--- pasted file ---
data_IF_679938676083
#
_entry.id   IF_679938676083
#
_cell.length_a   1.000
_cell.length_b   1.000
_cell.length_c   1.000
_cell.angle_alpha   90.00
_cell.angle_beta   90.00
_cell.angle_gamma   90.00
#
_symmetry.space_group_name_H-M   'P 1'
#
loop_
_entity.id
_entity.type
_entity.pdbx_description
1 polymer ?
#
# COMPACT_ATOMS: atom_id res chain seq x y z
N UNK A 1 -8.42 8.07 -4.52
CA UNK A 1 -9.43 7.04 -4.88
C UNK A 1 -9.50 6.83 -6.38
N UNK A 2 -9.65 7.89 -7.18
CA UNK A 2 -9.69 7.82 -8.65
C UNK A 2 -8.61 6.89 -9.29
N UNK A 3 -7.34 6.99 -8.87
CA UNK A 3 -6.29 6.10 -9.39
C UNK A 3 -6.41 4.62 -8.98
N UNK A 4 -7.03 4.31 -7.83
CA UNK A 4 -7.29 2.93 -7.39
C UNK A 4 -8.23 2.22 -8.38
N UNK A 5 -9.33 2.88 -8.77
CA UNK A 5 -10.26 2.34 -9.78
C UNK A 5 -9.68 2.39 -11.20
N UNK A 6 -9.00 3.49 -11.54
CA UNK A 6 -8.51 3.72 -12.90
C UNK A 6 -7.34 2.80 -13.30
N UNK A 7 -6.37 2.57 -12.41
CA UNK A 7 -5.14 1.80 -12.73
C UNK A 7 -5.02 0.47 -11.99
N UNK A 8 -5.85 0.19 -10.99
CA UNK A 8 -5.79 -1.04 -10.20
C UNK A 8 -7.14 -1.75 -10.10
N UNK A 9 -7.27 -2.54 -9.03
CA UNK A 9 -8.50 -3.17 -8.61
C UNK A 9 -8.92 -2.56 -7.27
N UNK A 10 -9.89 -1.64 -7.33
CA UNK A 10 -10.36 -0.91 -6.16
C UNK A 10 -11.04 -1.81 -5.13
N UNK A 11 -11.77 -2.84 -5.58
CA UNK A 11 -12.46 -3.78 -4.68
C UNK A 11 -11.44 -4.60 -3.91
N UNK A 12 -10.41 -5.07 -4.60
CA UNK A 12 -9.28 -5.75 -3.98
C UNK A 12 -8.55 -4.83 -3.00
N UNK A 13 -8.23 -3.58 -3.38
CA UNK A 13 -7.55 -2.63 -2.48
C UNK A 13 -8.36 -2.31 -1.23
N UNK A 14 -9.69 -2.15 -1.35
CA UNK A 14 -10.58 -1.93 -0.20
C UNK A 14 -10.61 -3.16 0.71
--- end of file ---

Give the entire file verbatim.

data_IF_679938676083
#
_entry.id   IF_679938676083
#
_cell.length_a   1.000
_cell.length_b   1.000
_cell.length_c   1.000
_cell.angle_alpha   90.00
_cell.angle_beta   90.00
_cell.angle_gamma   90.00
#
_symmetry.space_group_name_H-M   'P 1'
#
loop_
_entity.id
_entity.type
_entity.pdbx_description
1 polymer ?
#
# COMPACT_ATOMS: atom_id res chain seq x y z
N UNK A 1 -8.42 8.07 -4.52
CA UNK A 1 -9.43 7.04 -4.88
C UNK A 1 -9.50 6.83 -6.38
N UNK A 2 -9.65 7.89 -7.18
CA UNK A 2 -9.69 7.82 -8.65
C UNK A 2 -8.61 6.89 -9.29
N UNK A 3 -7.34 6.99 -8.87
CA UNK A 3 -6.29 6.10 -9.39
C UNK A 3 -6.41 4.62 -8.98
N UNK A 4 -7.03 4.31 -7.83
CA UNK A 4 -7.29 2.93 -7.39
C UNK A 4 -8.23 2.22 -8.38
N UNK A 5 -9.33 2.88 -8.77
CA UNK A 5 -10.26 2.34 -9.78
C UNK A 5 -9.68 2.39 -11.20
N UNK A 6 -9.00 3.49 -11.54
CA UNK A 6 -8.51 3.72 -12.90
C UNK A 6 -7.34 2.80 -13.30
N UNK A 7 -6.37 2.57 -12.41
CA UNK A 7 -5.14 1.80 -12.73
C UNK A 7 -5.02 0.47 -11.99
N UNK A 8 -5.85 0.19 -10.99
CA UNK A 8 -5.79 -1.04 -10.20
C UNK A 8 -7.14 -1.75 -10.10
N UNK A 9 -7.27 -2.54 -9.03
CA UNK A 9 -8.50 -3.17 -8.61
C UNK A 9 -8.92 -2.56 -7.27
N UNK A 10 -9.89 -1.64 -7.33
CA UNK A 10 -10.36 -0.91 -6.16
C UNK A 10 -11.04 -1.81 -5.13
N UNK A 11 -11.77 -2.84 -5.58
CA UNK A 11 -12.46 -3.78 -4.68
C UNK A 11 -11.44 -4.60 -3.91
N UNK A 12 -10.41 -5.07 -4.60
CA UNK A 12 -9.28 -5.75 -3.98
C UNK A 12 -8.55 -4.83 -3.00
N UNK A 13 -8.23 -3.58 -3.38
CA UNK A 13 -7.55 -2.63 -2.48
C UNK A 13 -8.36 -2.31 -1.23
N UNK A 14 -9.69 -2.15 -1.35
CA UNK A 14 -10.58 -1.93 -0.20
C UNK A 14 -10.61 -3.16 0.71